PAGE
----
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Week of February 3, 2003

This Meal’s on Fire
Talk about an old-fashioned Sunday supper: Savoy’s $35 Hearthside Dinner (Sunday evenings through March) is cooked entirely in the restaurant’s upstairs fireplace. Chef-owner Peter Hoffman begins, rustically enough, with kale-and-clam soup ladled from a cast-iron Dutch oven suspended over the flames. Then he goes completely Stone Age for the main event, tossing an herb-and-garlic-marinated pork loin directly into the ashes. For the grand finale, he gives a tutorial on how the earliest Soho settlers must have burned the tops of their wildflower-honey crème brûlée: not with a propane torch but with a salamander, a long-handled gadget with a heavy steel disc at the end that’s heated up in the blaze. For you home cooks out there, a branding iron would do the trick.
70 Prince Street

best of the week
"Les Nouvelles Mères Cuisinières" at Le Bernardin
Five woman chefs from France and Spain take over Le Bernardin’s kitchen for a night. Don’t flinch at the $250 tab—it benefits City Harvest and celebrates a rare moment of female food-world power. (To reserve, call 212-554-1117.)

La Paulée de New York
In what is fast becoming an oenophile tradition and midwinter bacchanal, Drew Nieporent has once again convened his vast network of chefs and sommeliers for the 2003 edition of La Paulée de New York, the annual Burgundy blowout. Part informal tasting, part feast, La Paulée (organized by Nieporent’s resident wine geek, Daniel Johnnes) just might be the fanciest BYO party in town. On February 8, fifteen Burgundian winemakers lug their latest releases, plus select older vintages, to the W New York hotel, where for $250 daytime attendees sip and sniff their way around the room, coating their stomachs with gourmet morsels from places like Café Boulud, City Hall, Esca, and Veritas. Serious drinkers can shell out $1,200 and hang around for the gala dinner and charity auction, when vintners and guests alike share rarities unearthed from private cellars, and Alain Chapel’s Philippe Jousse cooks the 75 hens he’s flying in for the occasion.
W Hotel
541 Lexington Avenue, at 49th Street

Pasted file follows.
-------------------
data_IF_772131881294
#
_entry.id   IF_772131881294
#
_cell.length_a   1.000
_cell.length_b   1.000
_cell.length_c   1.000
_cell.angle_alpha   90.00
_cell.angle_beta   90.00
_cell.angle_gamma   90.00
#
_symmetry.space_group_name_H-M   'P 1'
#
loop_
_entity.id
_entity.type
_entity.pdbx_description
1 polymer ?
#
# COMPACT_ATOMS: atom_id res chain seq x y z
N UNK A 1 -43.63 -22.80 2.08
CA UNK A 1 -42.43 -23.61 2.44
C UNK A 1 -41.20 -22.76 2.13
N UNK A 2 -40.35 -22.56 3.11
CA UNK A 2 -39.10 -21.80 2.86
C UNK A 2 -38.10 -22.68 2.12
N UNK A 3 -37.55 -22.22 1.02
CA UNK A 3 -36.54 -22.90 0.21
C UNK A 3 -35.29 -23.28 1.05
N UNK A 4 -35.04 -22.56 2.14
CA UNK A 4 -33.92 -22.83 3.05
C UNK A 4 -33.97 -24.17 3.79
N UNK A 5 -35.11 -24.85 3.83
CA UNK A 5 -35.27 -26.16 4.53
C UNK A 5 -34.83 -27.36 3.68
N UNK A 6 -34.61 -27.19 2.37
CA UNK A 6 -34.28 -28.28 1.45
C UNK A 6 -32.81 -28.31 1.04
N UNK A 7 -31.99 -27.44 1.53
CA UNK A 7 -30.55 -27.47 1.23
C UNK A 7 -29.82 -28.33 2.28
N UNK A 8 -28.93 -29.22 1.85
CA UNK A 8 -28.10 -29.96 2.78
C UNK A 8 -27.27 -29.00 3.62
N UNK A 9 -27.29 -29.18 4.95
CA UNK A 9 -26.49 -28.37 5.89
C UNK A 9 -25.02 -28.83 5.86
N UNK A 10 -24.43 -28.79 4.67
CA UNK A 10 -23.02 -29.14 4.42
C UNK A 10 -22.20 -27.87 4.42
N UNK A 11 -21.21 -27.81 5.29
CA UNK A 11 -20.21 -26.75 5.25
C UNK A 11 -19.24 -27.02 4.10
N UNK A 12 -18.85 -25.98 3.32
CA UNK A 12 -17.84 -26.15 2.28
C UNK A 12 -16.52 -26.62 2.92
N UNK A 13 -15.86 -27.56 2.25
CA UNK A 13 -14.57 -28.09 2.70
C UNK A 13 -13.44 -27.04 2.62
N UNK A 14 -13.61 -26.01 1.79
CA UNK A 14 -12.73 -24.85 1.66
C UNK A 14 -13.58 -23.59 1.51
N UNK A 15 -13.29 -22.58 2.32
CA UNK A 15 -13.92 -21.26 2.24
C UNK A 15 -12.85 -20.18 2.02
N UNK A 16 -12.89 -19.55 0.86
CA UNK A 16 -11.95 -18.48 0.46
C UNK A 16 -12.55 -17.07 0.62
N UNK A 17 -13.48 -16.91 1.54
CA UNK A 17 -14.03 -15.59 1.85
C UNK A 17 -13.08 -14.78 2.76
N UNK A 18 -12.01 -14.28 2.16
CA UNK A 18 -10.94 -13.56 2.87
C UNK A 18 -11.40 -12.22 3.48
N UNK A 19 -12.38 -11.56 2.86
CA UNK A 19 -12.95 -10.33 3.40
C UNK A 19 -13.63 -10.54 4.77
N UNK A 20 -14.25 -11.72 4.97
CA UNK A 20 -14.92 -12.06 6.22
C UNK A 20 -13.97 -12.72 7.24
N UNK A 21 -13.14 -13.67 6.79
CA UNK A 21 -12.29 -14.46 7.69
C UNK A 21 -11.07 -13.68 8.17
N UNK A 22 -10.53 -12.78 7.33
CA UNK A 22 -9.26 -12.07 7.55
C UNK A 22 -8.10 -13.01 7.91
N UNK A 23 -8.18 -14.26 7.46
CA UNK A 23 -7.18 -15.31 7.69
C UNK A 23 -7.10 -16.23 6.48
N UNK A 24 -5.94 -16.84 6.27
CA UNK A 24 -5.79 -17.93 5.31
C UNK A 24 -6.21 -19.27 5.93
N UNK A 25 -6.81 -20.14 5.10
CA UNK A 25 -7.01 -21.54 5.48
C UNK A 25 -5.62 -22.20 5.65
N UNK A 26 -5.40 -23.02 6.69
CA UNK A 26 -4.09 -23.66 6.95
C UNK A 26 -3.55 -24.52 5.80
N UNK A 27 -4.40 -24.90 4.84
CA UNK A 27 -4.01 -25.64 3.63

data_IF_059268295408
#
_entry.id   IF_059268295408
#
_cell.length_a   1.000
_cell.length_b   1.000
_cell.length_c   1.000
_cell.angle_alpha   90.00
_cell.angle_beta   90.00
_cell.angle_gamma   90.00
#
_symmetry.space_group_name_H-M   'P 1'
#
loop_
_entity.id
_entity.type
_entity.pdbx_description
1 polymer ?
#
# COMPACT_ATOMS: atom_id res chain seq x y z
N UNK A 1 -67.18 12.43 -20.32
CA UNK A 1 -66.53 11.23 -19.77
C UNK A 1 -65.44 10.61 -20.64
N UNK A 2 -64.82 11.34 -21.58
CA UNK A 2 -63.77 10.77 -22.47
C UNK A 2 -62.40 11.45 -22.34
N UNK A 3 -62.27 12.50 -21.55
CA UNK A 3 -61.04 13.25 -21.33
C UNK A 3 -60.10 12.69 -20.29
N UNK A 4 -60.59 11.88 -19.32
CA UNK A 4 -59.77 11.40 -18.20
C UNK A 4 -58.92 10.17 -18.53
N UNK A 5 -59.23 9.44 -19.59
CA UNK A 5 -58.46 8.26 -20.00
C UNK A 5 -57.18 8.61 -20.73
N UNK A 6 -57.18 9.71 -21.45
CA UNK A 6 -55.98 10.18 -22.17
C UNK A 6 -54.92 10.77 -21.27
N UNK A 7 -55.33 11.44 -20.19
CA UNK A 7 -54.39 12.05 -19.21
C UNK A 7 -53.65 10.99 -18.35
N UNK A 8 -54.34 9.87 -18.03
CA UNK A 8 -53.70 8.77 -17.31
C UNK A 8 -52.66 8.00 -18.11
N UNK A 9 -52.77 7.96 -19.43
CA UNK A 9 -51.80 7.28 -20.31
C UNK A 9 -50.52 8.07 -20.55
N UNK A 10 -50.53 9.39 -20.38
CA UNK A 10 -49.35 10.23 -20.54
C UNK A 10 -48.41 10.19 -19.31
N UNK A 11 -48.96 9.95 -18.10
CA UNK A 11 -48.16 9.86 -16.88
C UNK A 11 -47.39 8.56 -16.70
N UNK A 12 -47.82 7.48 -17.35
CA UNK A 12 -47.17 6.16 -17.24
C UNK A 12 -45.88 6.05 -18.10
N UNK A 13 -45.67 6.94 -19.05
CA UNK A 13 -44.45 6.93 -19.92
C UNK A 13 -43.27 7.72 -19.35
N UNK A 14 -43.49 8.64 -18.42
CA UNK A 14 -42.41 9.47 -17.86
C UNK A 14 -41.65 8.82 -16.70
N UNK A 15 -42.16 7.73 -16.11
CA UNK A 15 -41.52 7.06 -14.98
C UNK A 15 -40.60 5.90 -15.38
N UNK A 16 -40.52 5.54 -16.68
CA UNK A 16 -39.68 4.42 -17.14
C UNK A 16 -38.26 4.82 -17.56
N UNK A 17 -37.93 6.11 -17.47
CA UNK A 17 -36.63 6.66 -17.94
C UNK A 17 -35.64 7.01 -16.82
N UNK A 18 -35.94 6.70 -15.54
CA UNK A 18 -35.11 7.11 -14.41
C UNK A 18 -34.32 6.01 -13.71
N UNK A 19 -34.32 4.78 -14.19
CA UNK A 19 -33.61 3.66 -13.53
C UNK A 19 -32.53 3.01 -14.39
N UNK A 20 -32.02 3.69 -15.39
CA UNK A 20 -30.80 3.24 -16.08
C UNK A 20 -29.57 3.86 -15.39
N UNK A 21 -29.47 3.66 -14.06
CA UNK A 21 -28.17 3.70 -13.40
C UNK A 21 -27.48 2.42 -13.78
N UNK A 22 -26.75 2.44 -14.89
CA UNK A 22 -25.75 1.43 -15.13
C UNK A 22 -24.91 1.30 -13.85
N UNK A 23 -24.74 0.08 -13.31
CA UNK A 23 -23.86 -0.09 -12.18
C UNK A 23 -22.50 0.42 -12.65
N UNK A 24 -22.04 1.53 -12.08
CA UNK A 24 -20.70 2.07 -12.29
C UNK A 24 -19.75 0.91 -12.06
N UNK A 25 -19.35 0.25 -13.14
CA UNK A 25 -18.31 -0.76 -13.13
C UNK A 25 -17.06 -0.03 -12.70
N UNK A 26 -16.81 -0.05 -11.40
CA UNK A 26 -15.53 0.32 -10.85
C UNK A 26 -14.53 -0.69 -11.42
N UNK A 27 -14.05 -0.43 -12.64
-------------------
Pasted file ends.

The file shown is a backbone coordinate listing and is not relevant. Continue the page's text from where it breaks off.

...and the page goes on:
Call 212-625-2519 for tickets.

Isn’t It Romantic?
We’ve had a month to recuperate from post-traumatic holiday-stress disorder only to find ourselves confronting the eternal dilemma of Valentine’s Day, and how to celebrate it. Not that we haven’t had plenty of suggestions: Virtually every restaurant seizes the opportunity to contrive an overpriced, jokey menu strewn with the usual amatory culprits, from oysters to chocolate. As the pressure mounts to secure a reservation—or a box of boutique truffles—we’ve sorted through the heart-shaped oddments to find a few of the more intriguing Valentine’s Day destinations and delicacies. The heart may want what it wants, but the stomach does, too.
1032 Lexington Avenue, near 73rd Street
François Payard imports rosewater and violet essences from Morocco and France to flavor his ethereally light macaroons; tart passion fruit completes the jewel-box set ($55).

Garrison Confections
Every bonbon in chocolatier Andrew Shotts’s “Legendary Lovers Collection” ($16) is named for a famous paramour, from Romeo (vanilla) to Scheherazade (bergamot). Like the ideal mate, they’re tasteful, elegant, and rich.

46 West 22nd Street
Humor is a turn-on, which bodes well for the two-part special at this streamlined Flatiron ristorante. Begin with a three-course $125 prix fixe, then head next door to the Gotham Comedy Club for a free show and an open bar.

City Hall
131 Duane Street
If you fancy yourself and your loved one a latter-day Nick and Nora, go for the old-world glamour of dinner and swing music—in this case, a sharing menu featuring “For Two” courses like oysters, chateaubriand, and a hot-fudge sundae, followed by a Flying Neutrinos set downstairs in the Granite Room ($150 per couple).

100 West Houston Street
The romantic trip to the Maine coast might have to wait six months, but you can fantasize with a $45 three-course lobster dinner, ending delightfully unseasonably with strawberries and champagne sabayon.

109 Ludlow Street
In love, it’s good to preserve a sense of mystery, which is what intrigues us about the finale of the $75 three-course nouvelle Spanish menu: a trio of desserts by gifted consulting chef Luis Bollo, served with a blindfold. No peeking.

Ask Gael
Is it true the hip-hopping Turk is back?
The ponytailed hit-and-run restaurant-spinner Orhan Yegen has bounced back from his boffo smash and swift exit at uptown Beyoglu, moving on to what he calls “fast-served Turkish food” at Efendi (it means “Mister”). “You will see the food—Turkish family food—before your eyes and choose,” he announces. He'll sell the classical mezes and meaty stews by the pound to go, or by the portion to eat at his small tables. It is all unique and brilliant, as he will tell you, twice, if you linger. Yegen has tricked up a small Greek coffee shop and installed a tandoor to make bread—“just like they do in Turkish villages.” As full of himself and his cuisinary genius as ever (best not to mention that Beyoglu somehow still survives and pleases), he promises to add new adventures to the Turkish table as we now know it. “Whenever I open a restaurant, I always introduce new things.”
1030 Second Avenue, near 54th Street

Bites & Buzz Archive

Week of January 27
Brooklyn's bread baker; Pig Pickin' Sunday at Biscuit.
Week of January 13
Wall Street's new lunch retreat; Cipriani's specialty drink to go; a culinary delight in Washington Heights.
Week of January 6
The BLT gets upscaled at RM; Beyoglu's Sultan of Swagger has gone.

and more ...

Photos:Tina Rupp (1-3), Kenneth Chen

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